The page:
3 Strategies for transitioning from salesperson to sales manager

This may be one of the biggest challenges in the life cycle of your sales career. Especially if the
transition is within the same company. Going from being peers with the sales staff you work
next to into becoming their leader is not for the faint at heart. Whether it is within the same
company or moving to a new one it will require sacrifice, hard conversations, and most of all an
extreme level of confidence in yourself.

There are a lot of different mind sets on how to approach this from attempting to be friends
with everyone to tyrant and everything in the middle, but from my experience these 3 tips will
make the transition smoother! Trust me I have found a bunch of ways to not do this through
trial and error!

1.   As fast as humanly possible have an all hands meeting to introduce yourself and set
expectations for what they should expect from you and what you are going to expect
from them. There is going to be a lot of speculation amongst the group as to how you
are going to be as a leader so setting the table early for everyone together allows them
all to get the same message the same way and aligns the group as a team. This meeting
should be for any of your direct reports as well as anyone else that supports that team.
Be clear, fair, transparent, and vulnerable here. Give them some insight into your own
fears and concerns of the new position so they know you are a real person and not a
know it all.

2.   Set one on one meetings with each of your team members. You need to understand the
Strengths and weaknesses of everyone so you can properly align your efforts toward
improving their strengths and avoiding their weakness. Make sure to ask them how
they like/want to be led. This is a question many leaders miss, and it is one of the most
powerful pieces of information you can get early in the process to avoid butting heads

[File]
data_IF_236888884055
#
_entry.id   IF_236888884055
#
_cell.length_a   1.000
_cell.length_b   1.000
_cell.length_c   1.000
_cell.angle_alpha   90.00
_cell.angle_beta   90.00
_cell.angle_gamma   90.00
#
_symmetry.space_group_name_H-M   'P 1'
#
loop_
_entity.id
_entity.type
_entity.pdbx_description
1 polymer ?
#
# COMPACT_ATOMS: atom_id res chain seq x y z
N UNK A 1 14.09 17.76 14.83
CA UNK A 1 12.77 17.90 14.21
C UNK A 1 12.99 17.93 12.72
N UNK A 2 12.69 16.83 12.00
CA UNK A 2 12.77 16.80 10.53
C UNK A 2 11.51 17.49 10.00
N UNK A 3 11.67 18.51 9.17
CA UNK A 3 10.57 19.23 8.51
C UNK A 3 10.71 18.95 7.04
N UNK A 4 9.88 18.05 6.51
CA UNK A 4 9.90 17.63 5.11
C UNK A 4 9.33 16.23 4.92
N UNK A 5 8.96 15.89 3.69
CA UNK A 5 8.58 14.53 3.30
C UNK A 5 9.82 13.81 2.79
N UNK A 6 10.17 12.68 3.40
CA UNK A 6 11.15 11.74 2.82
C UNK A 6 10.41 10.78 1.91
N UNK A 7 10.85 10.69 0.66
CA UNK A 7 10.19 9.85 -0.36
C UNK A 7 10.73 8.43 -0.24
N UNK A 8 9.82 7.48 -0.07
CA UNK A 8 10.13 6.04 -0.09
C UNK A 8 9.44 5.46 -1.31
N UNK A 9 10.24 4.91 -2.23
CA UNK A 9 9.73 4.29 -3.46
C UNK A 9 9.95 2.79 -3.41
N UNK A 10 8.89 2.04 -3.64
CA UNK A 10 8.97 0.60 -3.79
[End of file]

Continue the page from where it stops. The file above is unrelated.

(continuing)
later on due to miss communication and personality conflicts. You may be surprised on
some of the answers you get but the more clarity you have on how they want to be
communicated with the better and quicker your success as a leader will be.

3.   Have a clear 30-60-90 day plan that you share with everyone. This is more important for
you than it is for them. It is easy to jump in and try to solve every problem, go after new
accounts with your team, make major changes to show your leadership they made the
right decision choosing you. The first 90 days is crucial in getting the buy in from your
team on your initiatives and you getting a good handle on the personalities you are
dealing with. Try to do more research of your organization than process improvements
so you have a better picture of what you are working with. If you implement changes
too quickly you may lose momentum and set yourself up for a no-win situation. If you
take the time to learn your environment and who is in it, you can properly place people
in the right position to bring everyone success.

There are plenty of other things that can and will be done but these 3 are very important from
my experience. Focus on being a servant leader and giving your employees what they need to
be successful. In your life as an individual contributor you worked for your clients and did what
was necessary to make them successful transactions. Leadership is no different just your clients
are now your employees and it’s your job every day to service them to your best ability.